Is there such a thing as business ethics?

A discussion on business ethics and why so many people believe that businesses can’t be ethical.

An illustration of a handshake.

When I was offered the opportunity to teach a course in business ethics at the University of Waterloo, the prospect was most interesting and challenging. Disconcertingly, the reaction of friends and colleagues ranged from “Good for you, that’s important; sounds like fun” to “Business ethics? Isn’t that an oxymoron?”

And that skepticism about business ethics extends down to the student level. When discussing a case study that includes a newly graduated accountant being asked to keep a second, fraudulent set of books, I ask the students what they would do in similar circumstances. Many of them admit they might go along with the fraud, at least for a while (“long enough to get a good reference”). When asked why, many rationalize that “it’s the accountant’s first job” or “maybe all business operates that way.”

By the end of the semester, I hope the students better understand that there are consequences for their actions, that they have some inkling about why good people do unethical things and that they realize they do, in fact, have choices. But I continue to be disconcerted by the widely held assumption that there is no such thing as business ethics and that all businesses operate unethically if they can get away with it.

There is no doubt that the temptations are strong. Businesses are rewarded for success, as are business leaders. At least in the short term, profits can be maximized by cutting costs, even at the risk of customer or supplier safety. Failing to disclose a product-safety issue or allowing offshore factories to operate in unsafe working conditions may pay off — and you try not to think about the human consequences, although you may worry about the public relations risk if people die. Finding ways to avoid disclosing financial risks on the balance sheet or ways to characterize illegal bribes as consulting fees are everyday occurrences. Given the cutthroat competition of global business, it’s not surprising that many people believe that everyone in the business world will (and should) seek to do anything to maximize profits (or share price or bonuses, depending on the point of view) short of breaking the law — or short of getting caught breaking the law.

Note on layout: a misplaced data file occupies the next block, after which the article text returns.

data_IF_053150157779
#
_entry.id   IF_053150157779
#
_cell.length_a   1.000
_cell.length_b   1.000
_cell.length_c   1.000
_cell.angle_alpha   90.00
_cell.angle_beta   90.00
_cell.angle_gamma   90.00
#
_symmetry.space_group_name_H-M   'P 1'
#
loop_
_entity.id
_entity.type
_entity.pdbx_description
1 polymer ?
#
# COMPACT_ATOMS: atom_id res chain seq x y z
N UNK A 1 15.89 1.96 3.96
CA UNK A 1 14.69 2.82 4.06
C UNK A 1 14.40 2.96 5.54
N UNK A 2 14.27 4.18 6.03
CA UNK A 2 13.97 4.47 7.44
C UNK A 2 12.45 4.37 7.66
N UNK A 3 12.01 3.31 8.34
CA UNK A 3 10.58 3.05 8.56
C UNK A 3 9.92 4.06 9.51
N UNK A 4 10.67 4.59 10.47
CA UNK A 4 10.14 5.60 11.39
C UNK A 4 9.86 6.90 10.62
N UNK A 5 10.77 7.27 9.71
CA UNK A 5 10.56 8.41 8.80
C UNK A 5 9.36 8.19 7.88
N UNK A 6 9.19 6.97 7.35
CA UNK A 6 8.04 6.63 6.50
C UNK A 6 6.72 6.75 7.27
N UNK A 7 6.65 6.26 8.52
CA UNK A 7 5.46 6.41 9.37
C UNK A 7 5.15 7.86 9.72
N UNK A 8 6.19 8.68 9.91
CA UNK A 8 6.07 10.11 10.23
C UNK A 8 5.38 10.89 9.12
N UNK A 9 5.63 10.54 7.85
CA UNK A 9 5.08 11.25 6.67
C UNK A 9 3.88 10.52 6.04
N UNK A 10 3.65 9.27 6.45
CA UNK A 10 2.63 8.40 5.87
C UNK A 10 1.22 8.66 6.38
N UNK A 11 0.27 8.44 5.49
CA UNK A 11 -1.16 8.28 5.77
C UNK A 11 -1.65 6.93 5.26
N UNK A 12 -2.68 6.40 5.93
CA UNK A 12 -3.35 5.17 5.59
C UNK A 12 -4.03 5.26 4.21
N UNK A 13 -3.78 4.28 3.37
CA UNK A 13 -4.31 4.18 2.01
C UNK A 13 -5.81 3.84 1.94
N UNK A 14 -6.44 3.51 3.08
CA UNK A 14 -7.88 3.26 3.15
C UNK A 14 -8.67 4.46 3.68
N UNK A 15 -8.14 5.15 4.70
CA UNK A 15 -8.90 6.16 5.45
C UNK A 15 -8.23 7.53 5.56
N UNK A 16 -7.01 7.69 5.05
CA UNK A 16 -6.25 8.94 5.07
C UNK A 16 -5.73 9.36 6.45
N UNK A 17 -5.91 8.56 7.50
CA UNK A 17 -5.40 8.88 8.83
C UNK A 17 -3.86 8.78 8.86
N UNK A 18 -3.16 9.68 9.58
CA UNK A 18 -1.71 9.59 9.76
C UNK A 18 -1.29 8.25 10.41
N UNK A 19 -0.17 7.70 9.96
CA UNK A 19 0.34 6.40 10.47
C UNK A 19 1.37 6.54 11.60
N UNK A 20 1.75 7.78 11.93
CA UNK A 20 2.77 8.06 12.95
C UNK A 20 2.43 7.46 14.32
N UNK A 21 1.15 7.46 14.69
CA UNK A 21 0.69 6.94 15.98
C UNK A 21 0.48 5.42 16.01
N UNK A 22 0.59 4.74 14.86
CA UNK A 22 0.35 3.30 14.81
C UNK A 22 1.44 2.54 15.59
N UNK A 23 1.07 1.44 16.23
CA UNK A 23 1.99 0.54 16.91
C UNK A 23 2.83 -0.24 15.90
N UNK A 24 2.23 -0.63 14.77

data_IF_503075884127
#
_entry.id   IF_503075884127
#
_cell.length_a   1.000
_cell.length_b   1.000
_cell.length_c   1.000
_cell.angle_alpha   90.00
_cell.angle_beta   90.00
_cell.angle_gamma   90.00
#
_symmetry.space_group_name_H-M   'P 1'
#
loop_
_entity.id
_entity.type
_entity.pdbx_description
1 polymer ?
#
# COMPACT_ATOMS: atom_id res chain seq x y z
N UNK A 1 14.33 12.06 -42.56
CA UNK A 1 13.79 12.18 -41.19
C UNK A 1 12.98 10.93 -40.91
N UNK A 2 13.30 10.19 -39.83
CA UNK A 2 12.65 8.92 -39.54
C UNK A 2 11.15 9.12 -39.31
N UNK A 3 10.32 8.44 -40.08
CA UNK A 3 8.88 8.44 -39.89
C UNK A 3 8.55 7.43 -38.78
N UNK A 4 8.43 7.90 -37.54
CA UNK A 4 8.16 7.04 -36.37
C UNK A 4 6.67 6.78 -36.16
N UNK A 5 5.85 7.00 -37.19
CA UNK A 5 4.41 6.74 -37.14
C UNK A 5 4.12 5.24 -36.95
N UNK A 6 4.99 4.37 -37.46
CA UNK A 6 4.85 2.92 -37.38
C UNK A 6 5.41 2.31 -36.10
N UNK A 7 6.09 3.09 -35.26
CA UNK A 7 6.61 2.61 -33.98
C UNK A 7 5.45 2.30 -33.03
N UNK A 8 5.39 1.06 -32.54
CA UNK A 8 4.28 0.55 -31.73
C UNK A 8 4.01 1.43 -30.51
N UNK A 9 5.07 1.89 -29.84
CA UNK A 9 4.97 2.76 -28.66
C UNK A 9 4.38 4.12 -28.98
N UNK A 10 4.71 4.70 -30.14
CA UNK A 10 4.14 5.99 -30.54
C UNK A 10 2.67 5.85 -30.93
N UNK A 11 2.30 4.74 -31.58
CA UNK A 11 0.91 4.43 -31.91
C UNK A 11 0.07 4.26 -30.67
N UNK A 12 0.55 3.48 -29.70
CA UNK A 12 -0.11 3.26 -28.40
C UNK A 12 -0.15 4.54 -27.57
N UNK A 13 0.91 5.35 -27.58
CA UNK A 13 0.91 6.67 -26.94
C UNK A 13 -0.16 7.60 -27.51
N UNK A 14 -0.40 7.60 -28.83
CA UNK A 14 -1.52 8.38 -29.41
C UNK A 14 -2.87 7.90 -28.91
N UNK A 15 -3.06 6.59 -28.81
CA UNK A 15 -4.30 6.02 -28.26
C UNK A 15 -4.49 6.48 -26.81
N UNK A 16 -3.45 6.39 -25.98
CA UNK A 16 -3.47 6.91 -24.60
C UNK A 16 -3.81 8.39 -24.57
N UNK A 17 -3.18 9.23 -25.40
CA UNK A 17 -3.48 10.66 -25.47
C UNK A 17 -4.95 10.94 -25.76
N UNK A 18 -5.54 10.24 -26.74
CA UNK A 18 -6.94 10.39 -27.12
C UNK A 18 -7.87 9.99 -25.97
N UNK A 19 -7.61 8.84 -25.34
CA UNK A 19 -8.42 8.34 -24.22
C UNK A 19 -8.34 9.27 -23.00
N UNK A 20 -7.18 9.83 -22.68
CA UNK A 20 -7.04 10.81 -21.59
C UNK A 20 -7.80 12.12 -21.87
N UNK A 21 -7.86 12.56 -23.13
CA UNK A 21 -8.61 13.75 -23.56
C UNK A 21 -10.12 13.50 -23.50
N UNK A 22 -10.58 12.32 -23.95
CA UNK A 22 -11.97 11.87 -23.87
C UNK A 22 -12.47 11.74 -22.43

At the same time, we do not believe that we are ourselves unethical. Other people might do bad things or the system might be stacked against people who try to play by the rules, but we each believe we would not knowingly cheat or cause harm. So if most of us are good, why do we believe that business can’t be ethical? Do we really think that if a few people cheat, the rest of us have no choice but to follow?

I am not (I hope) naive. But I am sure that in the long term, business in general and the professions in particular rely on the trust of their customers, their clients and the market to be successful. Unethical behaviour erodes trust because it makes people feel they are being cheated. And people who feel cheated will go elsewhere. Recent studies have attempted to quantify what fraud costs the economies of the BRIC countries in terms of lost investment. But it isn’t just the new economies that need to worry.

It’s important that we have a conversation about business ethics. The intention here is not to preach or pontificate, but it is my intention to ignite some controversy. What are the ethics of offshoring, of rising CEO salaries, of companies that make goods such as tobacco that harm people, of boards of directors that are made up entirely of white men?

Is transparency really the solution to bad behaviour? Can Wall Street ever be trusted again? I would love to hear your ideas.


Karen Wensley, MBA, is a lecturer in professional ethics at the University of Waterloo and a retired partner of EY.

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